I've tried the citronella gel stuff & certainly the cats don't like it, but it washes away so fast when it rains. Planting spiky plants & filling in gaps wherever possible also helps, but I lost some plants due to frost so there are new gaps appearing all the time!

Cocoa mulch sounds good, I might try that.

Definitely get foxes in the garden but not sure how their poo is different, is it more like dog poo? The foxes have left chicken bones & bits of chicken skin in my flower beds already <boak>

saggybaps Sun 29-Apr-12 19:26:29

Another cat HATER here with a toddler that loves diggging/ playing in the garden. I never hated cats, was quite happy to co-exist, until we started working on out garden & there was cat-shit everywhere.

Then I had to be tested for toxiplasmosis as there was too much fluid on my unborn baby's brain & I realised my arse-hole neighbours have bought 2 cats... they don't have a garden!! So quite happily bought 2 cats for everyone else to deal with their shit!

I'd merrily take an air-rifle to them, (I don't have one & wouldn't really) as I've just found another fresh pile of shit right next to my blueberry bush.

Why do people buy such an anti-social animal? Will be purchasing cat-sticks and sonic repeller, begrudgingly. Why should I have to pay for them?

saggybaps Sun 29-Apr-12 19:28:01

Sorry that was a mega-rant. Blame preggo hormones at 39+2 wks. Still pisses me off having to clear it up though.

Bienchen Mon 30-Apr-12 08:15:55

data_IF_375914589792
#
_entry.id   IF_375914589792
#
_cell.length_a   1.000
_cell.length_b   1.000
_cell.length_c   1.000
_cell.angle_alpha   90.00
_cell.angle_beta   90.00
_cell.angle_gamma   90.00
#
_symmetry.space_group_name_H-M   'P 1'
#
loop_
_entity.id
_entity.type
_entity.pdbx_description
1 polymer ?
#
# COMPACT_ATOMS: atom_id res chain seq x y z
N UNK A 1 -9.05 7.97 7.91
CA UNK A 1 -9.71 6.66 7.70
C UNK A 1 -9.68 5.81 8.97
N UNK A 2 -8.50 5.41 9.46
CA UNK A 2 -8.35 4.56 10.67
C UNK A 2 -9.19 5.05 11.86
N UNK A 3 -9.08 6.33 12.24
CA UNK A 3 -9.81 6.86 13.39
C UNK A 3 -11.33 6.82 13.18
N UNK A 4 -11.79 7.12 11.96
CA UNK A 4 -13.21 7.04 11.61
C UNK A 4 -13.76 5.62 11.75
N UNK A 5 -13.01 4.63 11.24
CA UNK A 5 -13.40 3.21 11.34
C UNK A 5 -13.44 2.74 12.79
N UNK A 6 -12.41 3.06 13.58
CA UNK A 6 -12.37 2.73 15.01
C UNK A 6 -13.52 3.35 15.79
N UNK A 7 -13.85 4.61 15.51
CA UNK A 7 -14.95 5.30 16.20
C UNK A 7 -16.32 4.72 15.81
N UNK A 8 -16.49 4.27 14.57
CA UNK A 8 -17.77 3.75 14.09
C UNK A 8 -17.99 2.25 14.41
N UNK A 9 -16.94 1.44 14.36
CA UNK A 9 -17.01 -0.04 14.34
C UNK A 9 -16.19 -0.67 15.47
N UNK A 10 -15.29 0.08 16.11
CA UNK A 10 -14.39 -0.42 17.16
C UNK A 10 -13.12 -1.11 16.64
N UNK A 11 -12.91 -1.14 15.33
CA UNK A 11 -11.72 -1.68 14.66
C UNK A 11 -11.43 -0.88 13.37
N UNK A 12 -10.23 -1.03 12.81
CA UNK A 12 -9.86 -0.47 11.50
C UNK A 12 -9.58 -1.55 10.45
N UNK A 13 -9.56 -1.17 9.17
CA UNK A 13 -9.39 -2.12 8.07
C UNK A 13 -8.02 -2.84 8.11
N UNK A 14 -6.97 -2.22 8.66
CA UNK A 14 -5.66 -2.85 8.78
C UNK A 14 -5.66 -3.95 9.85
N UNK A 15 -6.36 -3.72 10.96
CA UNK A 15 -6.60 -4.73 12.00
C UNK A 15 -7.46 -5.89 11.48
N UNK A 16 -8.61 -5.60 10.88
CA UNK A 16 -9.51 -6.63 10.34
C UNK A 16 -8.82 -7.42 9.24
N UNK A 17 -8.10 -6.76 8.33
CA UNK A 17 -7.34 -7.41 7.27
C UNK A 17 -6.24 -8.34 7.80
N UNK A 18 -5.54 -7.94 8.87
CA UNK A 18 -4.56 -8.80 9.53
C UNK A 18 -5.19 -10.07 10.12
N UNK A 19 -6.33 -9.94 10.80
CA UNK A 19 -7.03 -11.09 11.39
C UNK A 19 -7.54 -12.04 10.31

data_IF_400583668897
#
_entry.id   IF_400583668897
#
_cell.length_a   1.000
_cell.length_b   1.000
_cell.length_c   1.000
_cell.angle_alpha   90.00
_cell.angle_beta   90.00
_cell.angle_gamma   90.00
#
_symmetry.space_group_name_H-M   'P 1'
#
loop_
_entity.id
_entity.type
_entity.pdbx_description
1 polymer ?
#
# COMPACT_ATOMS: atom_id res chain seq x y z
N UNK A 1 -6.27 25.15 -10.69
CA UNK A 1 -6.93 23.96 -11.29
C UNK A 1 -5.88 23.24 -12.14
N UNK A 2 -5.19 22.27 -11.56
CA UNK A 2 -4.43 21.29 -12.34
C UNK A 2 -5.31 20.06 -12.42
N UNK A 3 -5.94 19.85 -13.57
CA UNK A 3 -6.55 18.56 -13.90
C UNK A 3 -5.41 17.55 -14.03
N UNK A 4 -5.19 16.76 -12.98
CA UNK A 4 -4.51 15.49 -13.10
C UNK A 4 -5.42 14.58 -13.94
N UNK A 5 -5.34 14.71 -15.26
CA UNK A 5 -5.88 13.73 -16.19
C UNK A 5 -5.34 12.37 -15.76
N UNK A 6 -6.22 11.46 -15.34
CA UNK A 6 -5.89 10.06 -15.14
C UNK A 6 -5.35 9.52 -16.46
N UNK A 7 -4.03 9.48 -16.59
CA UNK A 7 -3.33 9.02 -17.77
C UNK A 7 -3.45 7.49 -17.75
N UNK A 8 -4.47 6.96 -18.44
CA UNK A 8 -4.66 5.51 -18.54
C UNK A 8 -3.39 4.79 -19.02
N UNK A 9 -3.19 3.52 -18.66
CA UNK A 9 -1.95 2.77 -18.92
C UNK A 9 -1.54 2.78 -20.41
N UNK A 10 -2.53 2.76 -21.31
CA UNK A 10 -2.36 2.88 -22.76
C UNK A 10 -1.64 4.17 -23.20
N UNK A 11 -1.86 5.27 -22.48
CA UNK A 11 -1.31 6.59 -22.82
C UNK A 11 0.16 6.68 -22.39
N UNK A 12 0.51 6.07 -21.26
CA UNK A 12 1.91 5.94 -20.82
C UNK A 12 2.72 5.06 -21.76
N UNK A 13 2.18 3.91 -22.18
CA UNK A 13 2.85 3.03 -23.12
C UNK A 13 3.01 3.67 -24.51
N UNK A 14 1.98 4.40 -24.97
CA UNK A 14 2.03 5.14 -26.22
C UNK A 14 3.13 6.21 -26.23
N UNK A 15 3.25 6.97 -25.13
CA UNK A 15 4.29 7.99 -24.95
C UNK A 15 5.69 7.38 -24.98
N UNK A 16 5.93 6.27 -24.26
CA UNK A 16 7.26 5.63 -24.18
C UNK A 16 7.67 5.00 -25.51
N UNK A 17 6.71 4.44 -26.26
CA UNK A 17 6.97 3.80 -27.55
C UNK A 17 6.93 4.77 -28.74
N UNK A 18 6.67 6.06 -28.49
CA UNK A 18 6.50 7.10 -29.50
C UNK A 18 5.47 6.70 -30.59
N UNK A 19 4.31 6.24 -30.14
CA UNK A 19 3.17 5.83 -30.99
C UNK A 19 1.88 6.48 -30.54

You can get the cat scarer things mains powered as well. I have one in the garden but sadly it works only on some cats not others. Having it mains powered means I don't have to check whether the batteries have run out. Cheaper in the long run, too.

Make sure you switch it off if your kids are playing in the garden as the sound is very high pitched, its the ability to hear the high pitch that we lose as we get older but it may irritate toddlers/children even if you barely register it.

Once kids are older buy them water guns!

Yes to cocoa shell mulch but again works not with all cats. Best deterrent is sticks from pruning dotted around the borders. I have resorted to this in front of the local school where cats regularly flatten all plants by sitting on and shitting on.

Bienchen Mon 30-Apr-12 08:17:18

Spikes for fence do not work for all cats, it just makes the cats walk more slowly along them rather than run. Gives me more time to throw a can of water on them though!

Iwantcandy Mon 30-Apr-12 09:26:47

Do your neighbours know about it? I'd be asking them to come round to clean it up and/or returning it to their garden

Please dont get spikes, they dont know what sharp things are and could get hurt. We love our cats so much, I have a litter tray for mine but once they learn about nice soft earth they stop using them.

I would have no objection to anyone supersoaking my cat to deter him as long as he can get away I.E they havent got him backed into a corner and are doing it to be cruel.

They love soft earth, how about a sharp grit sprinkled on the borders?.

Once again please dont be cruel, I know someone whose dad drowned a cat for pooing in his garden, he put it in a full water butt and held the lid down.

RavenVonChaos Mon 30-Apr-12 14:52:06

how about replacing cat litter with soft earth?

VeronicaSpeedwell Mon 30-Apr-12 15:08:06